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April 1, 2024Spring is here! As the world around bursts into flowers and first green leaves, Chinese Medicine invites us to align our food and life routines with nature’s renewal. Nature awakens from its winter dormancy, and Chinese Medicine also focuses on invigorating the body and promoting healthy circulation during taking advantage of natural vibrant forces. Learn from traditional medicine how to use Qi and bold attitude of Spring in our Seasonal blog series! Spring time: Liver orders, Wood grows. In Chinese medicine, spring is associated with the element wood. This element embodies qualities like growth, new beginnings, and fresh energy. The wood element is closely linked to the liver, a vital organ according to Chinese Medicine. The liver is believed to play a key role in managing healthy metabolism: detoxification, circulation, and overall well-being, mirroring the themes of renewal and growth that characterize spring.  Liver has strong affinity to bitter and sour tastes in food. Upward Energy: Greens! Chinese Medicine views spring as a time of upward-moving energy, mirroring the growth of plants reaching for the sun. To tap into this energy, fill your plate with fresh, leafy greens and sprouts. Asparagus, kale, spinach, swiss chard, collard and dandelion greens are all fantastic choices. These vibrant veggies are not only delicious but also rich in chlorophyll, which Chinese Medicine believes helps cleanse and rejuvenate the liver, a key organ in spring.  For most of these greens slight cooking is still preferred way of including them into diet.  We will discuss cooking methods at the end of this article. Delicate greens and sprouts are great raw along with your cooked meal.  If your digestion is generally weak, continue relying on cooked vegetables and include only small amounts of raw greens. Sour Power: Spring Cleaning from the Inside Out Spring is also a time to help the body get rid of any stagnation after the richer foods and somewhat slower lifestyle of winter. Chinese Medicine recommends incorporating sour-flavored foods into your diet. Think tart fruits like grapefruit and kiwi, spices like ginger and lemon juice, fermented foods like kimchi and sauerkraut and natural apple and wine vinegars in the fresh salad dressings. These stimulate the digestive system and help eliminate any lingering winter sluggishness. Sweet on Spring: A Touch of Nourishment While sour flavors cleanse, a touch of sweetness can provide a gentle energy boost to support the dynamism spring.  Moderation is key! Go for naturally sweet fruits like dates and berries, touch of honey and maple syrup. These offer a gentle sweetness without overloading your system.  Sprouts can also contain healthy sugars along with vitamins and minerals. Sprouts and Shoots: New Beginnings Sprouts and shoots are the very expression of spring’s new growth and they are full of Qi. Chinese Medicine views a seed as “yin” (potential energy, associated with dormancy and winter) and a sprout as “yang” (active energy, associated with growth and spring). By consuming sprouts, you’re essentially ingesting the essence of yang energy at its peak. This aligns with the body’s natural shift towards outward movement and growth during spring. Sprouted mung beans, pea shoots, and sunflower sprouts add a delightful crunch and freshness to salads and stir-fries.  But any sprouted seed is a game in the spring!  It is easy to grow your own fresh sprouts. Cooking with the Seasons: Light and Lively Spring is not the time for heavy meals. Chinese Medicine suggests lighter cooking methods like steaming, stir-frying, sauteing and simmering. This allows the natural flavors of seasonal produce to shine, while nutrients to be preserved and, most importantly, easily assimilated by your body. Incorporate spring spices to highlight your meal: ginger, chives, green onions, cilantro, mint… Additionally, limit fried foods and processed ingredients that can dampen your body’s energy flow. What about lifestyle changes in the spring? Chinese medicine suggests following a natural change.  Get up earlier, spend more time outdoors, move more, enjoy sunlight, do gardening and spring cleaning, and take dogs for longer walks. While jumping in green pastures might be more suited to our sheep, cow, and goat friends (no worries, you can watch videos of them frolicking!), the idea is to embrace the season’s renewal. Recipe 1: Asparagus says hi to ginger, garlic and scallions Spring into deliciousness with this simple asparagus recipe!  Preheat your broiler to low. In a bowl, toss 1 pound trimmed asparagus with 1 tablespoon avocado oil, minced garlic, grated fresh ginger, soy sauce, and pepper. Arrange the asparagus on a parchment-lined baking sheet and broil for 5-7 minutes per side, or until slightly cooked but not charred. Enjoy hot, garnished with fresh chives. Recipe 2: Dandelions roar and eggs listen! Heat olive oil in a pan, sauté any type of onions and garlic until fragrant. Add roughly chopped dandelion greens (rinsed and with thick stems removed) and cook until well wilted. In a separate bowl, whisk eggs with milk (or water) and season. Push greens to one side of the pan, pour in the egg mixture, and scramble until set. Crumble feta cheese over the top, cook another minute for melting cheese, and enjoy your Scrambled Eggs with Dandelion Greens and Feta, garnished with sun dried tomatoes, olives and herbs! In conclusion: By embracing Chinese Medicine principles, you can create a spring diet that’s not just delicious but also supports your overall health and well-being.  Visit your farmers market, join CSA, stock up on fresh produce, grow your own sprouts and enjoy the invigorating energy of spring! Image credits: Vecteesy, Pixelbay. Angela Gabriel, MSOM, L.Ac, CH, SEP. Angela practices Chinese Medicine since 2005.  She is one of senior acupuncturists at the GW Center for Chinese Medicine.  She offers acupuncture and Somatic Experiencing sessions. [...] Read more...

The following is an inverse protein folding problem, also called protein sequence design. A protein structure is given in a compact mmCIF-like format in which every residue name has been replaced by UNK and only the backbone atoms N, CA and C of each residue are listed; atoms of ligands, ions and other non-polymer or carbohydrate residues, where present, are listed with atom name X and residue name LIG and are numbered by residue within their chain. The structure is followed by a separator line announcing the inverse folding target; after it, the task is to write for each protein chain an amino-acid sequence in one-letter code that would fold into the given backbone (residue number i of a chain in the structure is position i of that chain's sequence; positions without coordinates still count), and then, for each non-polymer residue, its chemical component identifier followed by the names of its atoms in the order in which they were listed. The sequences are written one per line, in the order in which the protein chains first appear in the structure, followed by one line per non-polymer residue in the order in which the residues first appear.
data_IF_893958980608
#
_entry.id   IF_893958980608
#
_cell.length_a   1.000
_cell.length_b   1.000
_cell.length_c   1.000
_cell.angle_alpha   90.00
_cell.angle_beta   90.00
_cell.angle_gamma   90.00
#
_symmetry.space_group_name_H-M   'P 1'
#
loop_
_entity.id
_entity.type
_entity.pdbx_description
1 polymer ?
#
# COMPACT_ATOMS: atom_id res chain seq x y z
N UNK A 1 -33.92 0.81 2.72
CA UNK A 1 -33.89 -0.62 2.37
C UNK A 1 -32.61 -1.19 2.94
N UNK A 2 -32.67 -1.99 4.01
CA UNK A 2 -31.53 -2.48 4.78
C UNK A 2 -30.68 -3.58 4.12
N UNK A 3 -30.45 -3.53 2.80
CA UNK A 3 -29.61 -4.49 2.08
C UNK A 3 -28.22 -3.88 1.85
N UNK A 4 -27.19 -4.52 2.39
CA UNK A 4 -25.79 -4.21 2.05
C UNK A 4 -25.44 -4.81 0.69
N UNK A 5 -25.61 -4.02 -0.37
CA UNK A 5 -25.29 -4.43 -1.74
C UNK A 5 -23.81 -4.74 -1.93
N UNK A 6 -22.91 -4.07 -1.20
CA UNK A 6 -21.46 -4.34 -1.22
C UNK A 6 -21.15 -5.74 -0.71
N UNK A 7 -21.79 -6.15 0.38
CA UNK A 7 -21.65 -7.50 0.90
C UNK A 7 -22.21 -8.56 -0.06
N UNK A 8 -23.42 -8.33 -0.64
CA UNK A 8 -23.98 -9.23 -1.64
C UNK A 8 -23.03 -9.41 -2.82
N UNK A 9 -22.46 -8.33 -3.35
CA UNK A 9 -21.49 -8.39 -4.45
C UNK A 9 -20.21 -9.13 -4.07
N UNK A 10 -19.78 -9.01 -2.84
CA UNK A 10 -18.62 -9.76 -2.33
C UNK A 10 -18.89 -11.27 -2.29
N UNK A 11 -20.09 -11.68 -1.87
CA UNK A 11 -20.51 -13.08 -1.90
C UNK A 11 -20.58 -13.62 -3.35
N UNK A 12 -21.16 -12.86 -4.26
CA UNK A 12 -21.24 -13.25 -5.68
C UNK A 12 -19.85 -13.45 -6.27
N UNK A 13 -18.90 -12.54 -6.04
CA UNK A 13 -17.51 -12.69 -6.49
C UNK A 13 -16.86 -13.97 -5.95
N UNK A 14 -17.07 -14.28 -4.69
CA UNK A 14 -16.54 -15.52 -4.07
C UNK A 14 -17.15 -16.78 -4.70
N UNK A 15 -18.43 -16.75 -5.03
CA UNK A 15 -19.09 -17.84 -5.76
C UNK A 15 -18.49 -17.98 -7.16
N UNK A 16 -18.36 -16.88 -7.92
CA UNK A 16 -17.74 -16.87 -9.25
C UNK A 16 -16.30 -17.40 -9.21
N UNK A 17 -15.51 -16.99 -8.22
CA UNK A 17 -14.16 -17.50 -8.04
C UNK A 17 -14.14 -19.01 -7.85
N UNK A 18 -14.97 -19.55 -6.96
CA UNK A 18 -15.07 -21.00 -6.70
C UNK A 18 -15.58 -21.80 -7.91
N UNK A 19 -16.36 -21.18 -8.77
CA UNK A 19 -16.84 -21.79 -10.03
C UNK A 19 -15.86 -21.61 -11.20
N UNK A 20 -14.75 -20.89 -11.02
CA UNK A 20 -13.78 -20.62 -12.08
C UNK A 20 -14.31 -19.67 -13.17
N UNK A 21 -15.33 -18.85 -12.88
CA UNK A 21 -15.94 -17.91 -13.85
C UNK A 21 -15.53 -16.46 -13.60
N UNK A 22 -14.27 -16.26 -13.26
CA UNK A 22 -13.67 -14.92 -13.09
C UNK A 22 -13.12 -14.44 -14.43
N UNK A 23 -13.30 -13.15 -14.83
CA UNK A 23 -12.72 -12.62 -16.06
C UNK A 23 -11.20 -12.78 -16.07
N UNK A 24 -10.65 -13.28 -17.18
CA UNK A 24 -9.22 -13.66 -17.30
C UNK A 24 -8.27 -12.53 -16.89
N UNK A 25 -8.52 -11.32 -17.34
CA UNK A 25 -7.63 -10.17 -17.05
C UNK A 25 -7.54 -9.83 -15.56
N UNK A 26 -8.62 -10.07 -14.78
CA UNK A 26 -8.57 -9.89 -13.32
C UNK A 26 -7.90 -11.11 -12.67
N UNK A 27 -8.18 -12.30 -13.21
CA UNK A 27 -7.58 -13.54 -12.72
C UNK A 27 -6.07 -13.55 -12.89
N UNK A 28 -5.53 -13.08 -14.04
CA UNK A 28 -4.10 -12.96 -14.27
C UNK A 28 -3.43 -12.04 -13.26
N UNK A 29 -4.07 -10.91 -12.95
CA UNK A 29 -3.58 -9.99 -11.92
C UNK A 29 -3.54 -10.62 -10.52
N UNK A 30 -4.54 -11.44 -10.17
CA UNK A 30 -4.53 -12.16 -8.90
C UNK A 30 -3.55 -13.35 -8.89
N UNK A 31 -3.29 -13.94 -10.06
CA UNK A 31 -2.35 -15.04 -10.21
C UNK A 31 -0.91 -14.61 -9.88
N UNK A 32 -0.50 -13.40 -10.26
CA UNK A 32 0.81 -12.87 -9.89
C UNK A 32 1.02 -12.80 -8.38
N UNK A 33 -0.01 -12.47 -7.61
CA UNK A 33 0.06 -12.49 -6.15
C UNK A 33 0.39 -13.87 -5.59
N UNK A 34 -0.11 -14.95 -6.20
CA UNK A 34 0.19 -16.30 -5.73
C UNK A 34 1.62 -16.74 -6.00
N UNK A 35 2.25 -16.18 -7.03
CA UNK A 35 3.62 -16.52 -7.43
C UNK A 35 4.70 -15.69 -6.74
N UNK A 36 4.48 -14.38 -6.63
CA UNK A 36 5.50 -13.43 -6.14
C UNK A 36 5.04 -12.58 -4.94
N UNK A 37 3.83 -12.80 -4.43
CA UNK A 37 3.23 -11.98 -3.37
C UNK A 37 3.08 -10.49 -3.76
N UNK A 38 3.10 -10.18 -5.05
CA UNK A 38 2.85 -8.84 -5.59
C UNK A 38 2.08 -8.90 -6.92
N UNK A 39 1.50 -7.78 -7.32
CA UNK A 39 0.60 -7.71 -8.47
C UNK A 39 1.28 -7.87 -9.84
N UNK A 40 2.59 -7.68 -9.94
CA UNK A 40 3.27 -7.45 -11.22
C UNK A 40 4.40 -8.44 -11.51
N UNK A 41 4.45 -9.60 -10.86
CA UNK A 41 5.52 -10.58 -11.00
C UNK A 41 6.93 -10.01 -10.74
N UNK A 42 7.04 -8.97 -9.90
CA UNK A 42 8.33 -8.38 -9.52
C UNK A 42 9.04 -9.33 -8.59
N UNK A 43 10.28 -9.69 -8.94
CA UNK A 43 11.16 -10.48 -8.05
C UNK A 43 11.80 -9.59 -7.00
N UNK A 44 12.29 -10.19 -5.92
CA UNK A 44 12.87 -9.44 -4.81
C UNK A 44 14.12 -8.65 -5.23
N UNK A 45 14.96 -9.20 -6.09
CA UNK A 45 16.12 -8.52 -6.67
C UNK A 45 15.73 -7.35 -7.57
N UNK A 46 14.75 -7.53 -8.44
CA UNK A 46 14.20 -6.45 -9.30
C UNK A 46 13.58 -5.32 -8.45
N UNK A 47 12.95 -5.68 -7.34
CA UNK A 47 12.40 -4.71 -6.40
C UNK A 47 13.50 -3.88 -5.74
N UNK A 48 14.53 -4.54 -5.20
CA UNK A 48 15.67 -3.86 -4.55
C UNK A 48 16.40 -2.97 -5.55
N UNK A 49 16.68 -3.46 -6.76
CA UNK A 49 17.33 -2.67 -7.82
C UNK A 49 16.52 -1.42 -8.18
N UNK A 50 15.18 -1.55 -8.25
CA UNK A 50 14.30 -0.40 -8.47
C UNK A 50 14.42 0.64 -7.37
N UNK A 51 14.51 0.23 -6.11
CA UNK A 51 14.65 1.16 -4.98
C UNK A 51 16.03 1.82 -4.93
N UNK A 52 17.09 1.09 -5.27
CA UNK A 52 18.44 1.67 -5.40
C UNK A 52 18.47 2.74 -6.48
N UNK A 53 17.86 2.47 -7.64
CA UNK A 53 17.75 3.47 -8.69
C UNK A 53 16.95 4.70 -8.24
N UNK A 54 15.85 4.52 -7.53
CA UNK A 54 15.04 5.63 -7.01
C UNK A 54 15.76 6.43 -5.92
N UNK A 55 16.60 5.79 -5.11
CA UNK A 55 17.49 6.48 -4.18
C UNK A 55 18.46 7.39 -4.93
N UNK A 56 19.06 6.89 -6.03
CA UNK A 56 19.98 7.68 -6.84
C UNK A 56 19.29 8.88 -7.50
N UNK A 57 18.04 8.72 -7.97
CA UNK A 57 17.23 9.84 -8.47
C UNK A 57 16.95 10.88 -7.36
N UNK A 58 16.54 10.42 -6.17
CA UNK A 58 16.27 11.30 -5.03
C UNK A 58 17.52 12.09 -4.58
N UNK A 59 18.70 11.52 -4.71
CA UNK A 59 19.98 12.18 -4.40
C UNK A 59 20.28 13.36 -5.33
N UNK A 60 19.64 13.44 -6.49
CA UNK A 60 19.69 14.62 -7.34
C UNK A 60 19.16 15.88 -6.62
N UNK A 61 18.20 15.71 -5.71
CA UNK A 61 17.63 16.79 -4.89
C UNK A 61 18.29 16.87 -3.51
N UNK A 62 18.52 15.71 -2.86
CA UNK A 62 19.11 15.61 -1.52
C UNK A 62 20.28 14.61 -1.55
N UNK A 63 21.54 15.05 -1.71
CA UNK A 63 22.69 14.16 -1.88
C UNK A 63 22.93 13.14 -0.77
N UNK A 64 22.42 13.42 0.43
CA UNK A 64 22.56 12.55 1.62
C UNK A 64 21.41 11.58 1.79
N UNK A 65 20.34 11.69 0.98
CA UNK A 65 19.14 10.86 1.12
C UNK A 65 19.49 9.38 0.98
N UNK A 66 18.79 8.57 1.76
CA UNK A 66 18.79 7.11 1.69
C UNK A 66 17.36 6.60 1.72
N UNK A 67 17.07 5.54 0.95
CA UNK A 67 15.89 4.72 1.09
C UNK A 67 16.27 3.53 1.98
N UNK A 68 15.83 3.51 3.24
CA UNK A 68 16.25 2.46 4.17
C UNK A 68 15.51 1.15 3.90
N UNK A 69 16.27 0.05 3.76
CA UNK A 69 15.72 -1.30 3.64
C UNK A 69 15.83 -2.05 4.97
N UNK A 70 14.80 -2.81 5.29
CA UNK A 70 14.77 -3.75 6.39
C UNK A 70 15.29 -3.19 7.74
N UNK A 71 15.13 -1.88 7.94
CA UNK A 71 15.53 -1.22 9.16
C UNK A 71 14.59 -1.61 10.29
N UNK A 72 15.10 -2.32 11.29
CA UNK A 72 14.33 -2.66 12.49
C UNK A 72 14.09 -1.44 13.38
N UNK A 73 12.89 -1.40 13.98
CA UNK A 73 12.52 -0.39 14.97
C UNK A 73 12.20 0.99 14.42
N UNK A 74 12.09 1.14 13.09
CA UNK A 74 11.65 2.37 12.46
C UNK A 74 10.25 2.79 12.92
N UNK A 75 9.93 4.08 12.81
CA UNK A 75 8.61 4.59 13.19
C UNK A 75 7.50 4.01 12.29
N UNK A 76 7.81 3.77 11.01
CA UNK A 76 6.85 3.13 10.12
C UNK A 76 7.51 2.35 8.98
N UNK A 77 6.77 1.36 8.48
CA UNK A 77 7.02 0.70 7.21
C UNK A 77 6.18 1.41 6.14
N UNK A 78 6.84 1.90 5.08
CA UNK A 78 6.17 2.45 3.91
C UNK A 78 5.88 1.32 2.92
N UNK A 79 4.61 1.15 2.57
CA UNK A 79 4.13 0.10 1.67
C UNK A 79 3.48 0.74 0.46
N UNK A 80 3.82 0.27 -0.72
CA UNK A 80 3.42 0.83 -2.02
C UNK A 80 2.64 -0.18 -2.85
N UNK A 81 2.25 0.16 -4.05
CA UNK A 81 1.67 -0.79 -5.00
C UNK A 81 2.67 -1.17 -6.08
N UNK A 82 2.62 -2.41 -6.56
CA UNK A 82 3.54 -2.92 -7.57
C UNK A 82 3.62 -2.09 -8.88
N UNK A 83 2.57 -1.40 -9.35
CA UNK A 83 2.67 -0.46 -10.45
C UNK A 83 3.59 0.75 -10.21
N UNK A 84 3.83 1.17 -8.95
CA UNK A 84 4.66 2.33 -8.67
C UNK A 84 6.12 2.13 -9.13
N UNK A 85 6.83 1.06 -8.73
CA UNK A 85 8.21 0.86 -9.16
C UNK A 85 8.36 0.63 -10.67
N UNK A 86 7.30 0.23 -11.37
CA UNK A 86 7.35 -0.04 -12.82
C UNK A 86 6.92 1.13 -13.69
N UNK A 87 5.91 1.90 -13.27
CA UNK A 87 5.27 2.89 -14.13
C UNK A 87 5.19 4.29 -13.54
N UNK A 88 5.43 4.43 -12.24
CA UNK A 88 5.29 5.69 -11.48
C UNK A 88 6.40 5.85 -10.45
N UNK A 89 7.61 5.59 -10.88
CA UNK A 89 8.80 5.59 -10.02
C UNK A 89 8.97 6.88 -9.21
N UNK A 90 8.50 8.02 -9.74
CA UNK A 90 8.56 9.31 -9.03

February 2, 2024Spend a half day tapping into the profound wisdom of cannabis as medicine to restore, reset, and walk away with new insights about your healing journey. You’ll have a chance to explore gentle movements with Yael Flusberg, integrative yoga therapist and resilience coach. And we’ll enjoy a Conscious Cannabis Circle facilitated by Shervon Laurice of Restore Tranquility which integrates guided meditation, music, and the potency of cannabis to help us grow, awaken and heal. A guest presenter Dr. MIkhail Kogan, Medical Director of the GW Center for Integrative Medicine and author of Medical Marijuana, will talk about the benefits of cannabis for trauma healing. March 2nd 1:30-7:30 pm in Silver Spring, MD $150/person registration which includes a free copy of Medical Marijuana book. Register online HERE [...] Read more...